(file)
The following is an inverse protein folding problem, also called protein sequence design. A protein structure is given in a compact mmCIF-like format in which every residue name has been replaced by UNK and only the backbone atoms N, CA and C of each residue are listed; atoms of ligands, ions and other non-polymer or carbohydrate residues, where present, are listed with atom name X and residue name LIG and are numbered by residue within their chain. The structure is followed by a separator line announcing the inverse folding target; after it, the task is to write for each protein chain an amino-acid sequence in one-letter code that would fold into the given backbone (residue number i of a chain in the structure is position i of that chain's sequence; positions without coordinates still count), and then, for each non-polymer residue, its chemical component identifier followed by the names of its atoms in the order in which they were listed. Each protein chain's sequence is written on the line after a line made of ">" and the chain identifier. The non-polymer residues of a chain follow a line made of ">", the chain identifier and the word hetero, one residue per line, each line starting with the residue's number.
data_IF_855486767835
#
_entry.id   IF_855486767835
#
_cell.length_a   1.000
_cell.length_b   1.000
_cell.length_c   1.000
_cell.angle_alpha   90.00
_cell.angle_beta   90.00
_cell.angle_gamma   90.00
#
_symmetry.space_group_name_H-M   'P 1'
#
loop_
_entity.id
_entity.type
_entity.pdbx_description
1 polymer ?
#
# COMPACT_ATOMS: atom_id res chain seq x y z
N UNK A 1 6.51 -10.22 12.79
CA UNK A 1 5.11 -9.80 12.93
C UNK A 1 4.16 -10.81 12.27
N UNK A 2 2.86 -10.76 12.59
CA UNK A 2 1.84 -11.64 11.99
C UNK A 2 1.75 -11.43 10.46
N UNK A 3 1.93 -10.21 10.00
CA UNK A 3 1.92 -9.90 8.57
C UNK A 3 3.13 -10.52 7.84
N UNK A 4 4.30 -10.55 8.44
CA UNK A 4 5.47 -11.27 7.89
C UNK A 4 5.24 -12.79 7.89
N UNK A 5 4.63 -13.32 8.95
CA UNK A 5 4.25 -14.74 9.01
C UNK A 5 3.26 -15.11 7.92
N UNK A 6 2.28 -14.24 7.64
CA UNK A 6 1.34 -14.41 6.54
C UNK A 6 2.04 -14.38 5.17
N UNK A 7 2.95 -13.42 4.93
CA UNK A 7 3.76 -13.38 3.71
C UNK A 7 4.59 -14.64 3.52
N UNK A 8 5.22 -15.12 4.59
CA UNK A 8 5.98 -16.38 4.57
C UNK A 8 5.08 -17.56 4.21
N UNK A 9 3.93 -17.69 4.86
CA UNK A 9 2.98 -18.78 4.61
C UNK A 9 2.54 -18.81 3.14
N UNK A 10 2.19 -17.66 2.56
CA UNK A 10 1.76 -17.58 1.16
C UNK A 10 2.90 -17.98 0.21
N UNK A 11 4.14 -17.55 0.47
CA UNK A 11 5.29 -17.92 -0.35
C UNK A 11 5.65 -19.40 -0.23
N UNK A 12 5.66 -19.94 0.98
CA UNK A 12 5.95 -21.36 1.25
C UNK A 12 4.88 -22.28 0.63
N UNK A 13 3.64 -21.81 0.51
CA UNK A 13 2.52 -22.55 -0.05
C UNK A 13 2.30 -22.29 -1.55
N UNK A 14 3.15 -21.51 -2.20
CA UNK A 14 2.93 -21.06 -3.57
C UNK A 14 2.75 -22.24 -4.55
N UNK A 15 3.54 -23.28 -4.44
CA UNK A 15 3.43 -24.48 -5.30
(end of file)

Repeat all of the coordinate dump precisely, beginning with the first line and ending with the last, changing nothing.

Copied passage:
The following is an inverse protein folding problem, also called protein sequence design. A protein structure is given in a compact mmCIF-like format in which every residue name has been replaced by UNK and only the backbone atoms N, CA and C of each residue are listed; atoms of ligands, ions and other non-polymer or carbohydrate residues, where present, are listed with atom name X and residue name LIG and are numbered by residue within their chain. The structure is followed by a separator line announcing the inverse folding target; after it, the task is to write for each protein chain an amino-acid sequence in one-letter code that would fold into the given backbone (residue number i of a chain in the structure is position i of that chain's sequence; positions without coordinates still count), and then, for each non-polymer residue, its chemical component identifier followed by the names of its atoms in the order in which they were listed. Each protein chain's sequence is written on the line after a line made of ">" and the chain identifier. The non-polymer residues of a chain follow a line made of ">", the chain identifier and the word hetero, one residue per line, each line starting with the residue's number.
data_IF_855486767835
#
_entry.id   IF_855486767835
#
_cell.length_a   1.000
_cell.length_b   1.000
_cell.length_c   1.000
_cell.angle_alpha   90.00
_cell.angle_beta   90.00
_cell.angle_gamma   90.00
#
_symmetry.space_group_name_H-M   'P 1'
#
loop_
_entity.id
_entity.type
_entity.pdbx_description
1 polymer ?
#
# COMPACT_ATOMS: atom_id res chain seq x y z
N UNK A 1 6.51 -10.22 12.79
CA UNK A 1 5.11 -9.80 12.93
C UNK A 1 4.16 -10.81 12.27
N UNK A 2 2.86 -10.76 12.59
CA UNK A 2 1.84 -11.64 11.99
C UNK A 2 1.75 -11.43 10.46
N UNK A 3 1.93 -10.21 10.00
CA UNK A 3 1.92 -9.90 8.57
C UNK A 3 3.13 -10.52 7.84
N UNK A 4 4.30 -10.55 8.44
CA UNK A 4 5.47 -11.27 7.89
C UNK A 4 5.24 -12.79 7.89
N UNK A 5 4.63 -13.32 8.95
CA UNK A 5 4.25 -14.74 9.01
C UNK A 5 3.26 -15.11 7.92
N UNK A 6 2.28 -14.24 7.64
CA UNK A 6 1.34 -14.41 6.54
C UNK A 6 2.04 -14.38 5.17
N UNK A 7 2.95 -13.42 4.93
CA UNK A 7 3.76 -13.38 3.71
C UNK A 7 4.59 -14.64 3.52
N UNK A 8 5.22 -15.12 4.59
CA UNK A 8 5.98 -16.38 4.57
C UNK A 8 5.08 -17.56 4.21
N UNK A 9 3.93 -17.69 4.86
CA UNK A 9 2.98 -18.78 4.61
C UNK A 9 2.54 -18.81 3.14
N UNK A 10 2.19 -17.66 2.56
CA UNK A 10 1.76 -17.58 1.16
C UNK A 10 2.90 -17.98 0.21
N UNK A 11 4.14 -17.55 0.47
CA UNK A 11 5.29 -17.92 -0.35
C UNK A 11 5.65 -19.40 -0.23
N UNK A 12 5.66 -19.94 0.98
CA UNK A 12 5.95 -21.36 1.25
C UNK A 12 4.88 -22.28 0.63
N UNK A 13 3.64 -21.81 0.51
CA UNK A 13 2.52 -22.55 -0.05
C UNK A 13 2.30 -22.29 -1.55
N UNK A 14 3.15 -21.51 -2.20
CA UNK A 14 2.93 -21.06 -3.57
C UNK A 14 2.75 -22.24 -4.55
N UNK A 15 3.54 -23.28 -4.44
CA UNK A 15 3.43 -24.48 -5.30